A GetJet is a medium-sized airline, based in the Lithuanian capital, Vilnius. It specialises in providing “ACMI” capacity for other carriers and holiday companies – usually in the Baltic region. ACMI stands for “aircraft, crew, maintenance and insurance”. In the incessant jargon of the aviation industry, that practice is also known as “wet leasing” – as opposed to “dry leasing”, where the crew is not supplied.
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The crucial question: what will it mean for you? You will have a different experience to the typical TUI Airways flight. The aircraft is likely to be significantly older: the average age of the Airbus A320 is almost 20 years, and its Boeing 737s were built more than 20 years ago. So don’t expect a bright and shiny new plane. But conversely don’t fret about safety standards. The airline must adhere to European regulations, and the Civil Aviation Authority will take a close interest in aircraft drafted in to fly to and from UK airports.
“Our reputation is built on the attention we pay to every single detail,” says GetJet. “For our passengers, our mission is to always ensure a smooth and hassle-free journey.”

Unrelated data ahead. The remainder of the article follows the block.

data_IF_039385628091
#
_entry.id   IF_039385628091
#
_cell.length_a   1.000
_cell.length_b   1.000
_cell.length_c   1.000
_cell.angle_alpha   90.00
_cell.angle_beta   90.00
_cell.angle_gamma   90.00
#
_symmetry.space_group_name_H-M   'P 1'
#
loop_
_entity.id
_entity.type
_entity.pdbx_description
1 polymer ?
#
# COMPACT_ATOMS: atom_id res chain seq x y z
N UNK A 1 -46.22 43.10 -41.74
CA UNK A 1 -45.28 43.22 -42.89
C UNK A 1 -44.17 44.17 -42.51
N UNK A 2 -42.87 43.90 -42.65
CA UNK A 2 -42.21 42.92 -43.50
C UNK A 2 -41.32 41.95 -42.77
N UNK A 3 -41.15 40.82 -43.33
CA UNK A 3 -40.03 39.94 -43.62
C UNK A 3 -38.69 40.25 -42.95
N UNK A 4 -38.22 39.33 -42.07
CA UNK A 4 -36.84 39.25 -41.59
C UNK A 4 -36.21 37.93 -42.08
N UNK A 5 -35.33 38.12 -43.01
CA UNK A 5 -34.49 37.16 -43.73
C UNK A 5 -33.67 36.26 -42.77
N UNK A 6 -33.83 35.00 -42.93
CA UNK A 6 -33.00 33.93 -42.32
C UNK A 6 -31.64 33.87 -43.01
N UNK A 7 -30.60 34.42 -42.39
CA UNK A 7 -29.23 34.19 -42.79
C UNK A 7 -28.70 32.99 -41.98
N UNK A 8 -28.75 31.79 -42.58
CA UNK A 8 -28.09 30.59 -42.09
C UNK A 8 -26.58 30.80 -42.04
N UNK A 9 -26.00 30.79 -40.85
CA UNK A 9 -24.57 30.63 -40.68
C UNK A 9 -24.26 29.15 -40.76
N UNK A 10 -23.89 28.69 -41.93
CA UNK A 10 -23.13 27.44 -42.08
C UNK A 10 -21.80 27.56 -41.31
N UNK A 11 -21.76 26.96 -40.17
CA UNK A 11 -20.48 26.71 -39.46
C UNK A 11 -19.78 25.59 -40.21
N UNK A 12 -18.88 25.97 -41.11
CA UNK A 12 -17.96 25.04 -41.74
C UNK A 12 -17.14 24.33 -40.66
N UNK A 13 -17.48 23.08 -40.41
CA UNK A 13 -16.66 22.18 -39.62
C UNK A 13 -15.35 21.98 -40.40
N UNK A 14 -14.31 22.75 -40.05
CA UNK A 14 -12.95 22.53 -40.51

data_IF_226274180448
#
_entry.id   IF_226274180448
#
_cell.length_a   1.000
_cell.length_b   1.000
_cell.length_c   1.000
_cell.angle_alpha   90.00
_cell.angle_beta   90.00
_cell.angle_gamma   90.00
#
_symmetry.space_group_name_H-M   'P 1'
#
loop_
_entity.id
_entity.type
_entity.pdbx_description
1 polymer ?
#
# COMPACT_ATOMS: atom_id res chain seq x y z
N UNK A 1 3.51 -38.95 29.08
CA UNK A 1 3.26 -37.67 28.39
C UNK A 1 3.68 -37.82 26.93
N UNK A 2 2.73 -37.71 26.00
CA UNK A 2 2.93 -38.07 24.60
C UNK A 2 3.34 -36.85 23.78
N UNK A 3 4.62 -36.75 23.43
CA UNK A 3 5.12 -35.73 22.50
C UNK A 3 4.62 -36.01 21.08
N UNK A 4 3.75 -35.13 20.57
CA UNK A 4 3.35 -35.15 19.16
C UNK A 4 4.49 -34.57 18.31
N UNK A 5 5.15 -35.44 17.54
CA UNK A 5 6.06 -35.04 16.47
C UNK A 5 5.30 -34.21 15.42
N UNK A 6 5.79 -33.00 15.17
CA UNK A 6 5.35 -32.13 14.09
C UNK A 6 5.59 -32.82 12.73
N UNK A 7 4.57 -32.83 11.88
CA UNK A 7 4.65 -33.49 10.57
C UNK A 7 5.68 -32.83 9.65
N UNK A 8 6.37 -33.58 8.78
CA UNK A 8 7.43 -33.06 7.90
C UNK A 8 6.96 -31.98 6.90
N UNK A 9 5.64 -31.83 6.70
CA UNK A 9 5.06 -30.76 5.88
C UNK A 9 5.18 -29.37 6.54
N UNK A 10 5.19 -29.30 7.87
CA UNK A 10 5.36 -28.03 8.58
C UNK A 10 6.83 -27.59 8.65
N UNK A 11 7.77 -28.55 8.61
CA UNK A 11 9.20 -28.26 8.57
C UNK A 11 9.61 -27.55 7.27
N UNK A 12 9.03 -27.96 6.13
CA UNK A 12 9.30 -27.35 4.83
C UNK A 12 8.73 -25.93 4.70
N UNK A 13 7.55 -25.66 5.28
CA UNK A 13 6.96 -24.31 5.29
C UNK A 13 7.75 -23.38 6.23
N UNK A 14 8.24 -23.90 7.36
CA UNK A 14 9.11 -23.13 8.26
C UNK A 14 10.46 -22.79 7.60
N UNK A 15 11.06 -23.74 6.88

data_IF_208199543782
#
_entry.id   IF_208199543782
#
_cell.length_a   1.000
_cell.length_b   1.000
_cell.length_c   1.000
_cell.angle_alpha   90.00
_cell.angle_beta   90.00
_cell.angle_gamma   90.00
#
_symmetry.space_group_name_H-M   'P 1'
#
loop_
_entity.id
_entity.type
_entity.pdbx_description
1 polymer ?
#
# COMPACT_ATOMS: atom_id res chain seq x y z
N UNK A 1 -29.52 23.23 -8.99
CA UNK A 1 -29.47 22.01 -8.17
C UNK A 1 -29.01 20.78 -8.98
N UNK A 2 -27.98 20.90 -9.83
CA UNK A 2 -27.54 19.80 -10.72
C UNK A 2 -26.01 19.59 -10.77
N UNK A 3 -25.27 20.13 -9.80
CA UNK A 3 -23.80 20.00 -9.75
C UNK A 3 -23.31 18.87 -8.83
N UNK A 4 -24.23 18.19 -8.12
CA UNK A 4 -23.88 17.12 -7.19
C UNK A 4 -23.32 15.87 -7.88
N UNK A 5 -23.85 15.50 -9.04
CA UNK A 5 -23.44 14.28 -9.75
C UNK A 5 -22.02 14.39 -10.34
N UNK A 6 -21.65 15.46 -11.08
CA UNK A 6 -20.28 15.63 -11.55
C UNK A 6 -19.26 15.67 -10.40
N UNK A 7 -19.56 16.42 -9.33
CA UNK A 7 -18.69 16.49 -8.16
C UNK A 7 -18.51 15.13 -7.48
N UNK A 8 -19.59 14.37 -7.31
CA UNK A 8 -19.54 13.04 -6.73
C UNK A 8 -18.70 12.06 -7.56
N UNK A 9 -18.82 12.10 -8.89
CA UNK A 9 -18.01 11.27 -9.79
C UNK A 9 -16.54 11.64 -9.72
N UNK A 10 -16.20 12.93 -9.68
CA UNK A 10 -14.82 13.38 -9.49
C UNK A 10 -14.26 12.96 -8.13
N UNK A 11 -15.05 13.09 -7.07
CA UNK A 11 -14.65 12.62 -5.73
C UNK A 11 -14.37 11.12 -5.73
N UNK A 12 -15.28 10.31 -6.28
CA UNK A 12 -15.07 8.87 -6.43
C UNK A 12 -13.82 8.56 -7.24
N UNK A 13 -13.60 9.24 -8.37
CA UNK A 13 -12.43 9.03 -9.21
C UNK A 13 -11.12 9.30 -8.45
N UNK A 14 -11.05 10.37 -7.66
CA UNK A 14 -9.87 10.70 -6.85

You will be the judge of whether the company lives up to those claims, but bear in mind that TUI is fully aware of the reputational implications of using wet-leased airlines and will have made plenty of stipulations about customer care. The practice of chartering-in capacity is widespread: for example, British Airways is currently wet-leasing a relatively old Air Belgium Airbus A340 to cover for grounded Boeing 787 jets.
BA, unusually, is allowing passengers who were expecting a modern Boeing some options, saying: “We recognise that you may not wish to travel as a result.” But the general rule is that any airline reserves the right to subcontract the flying to another airline. And in a summer when the Boeing 737 Max grounding means TUI Airways and many other carriers are short of their planned fleet, plenty of passengers will find they are flying on unfamiliar aircraft.
Every day our travel correspondent Simon Calder tackles a reader’s question. Just email yours to email@example.com or tweet @simoncalder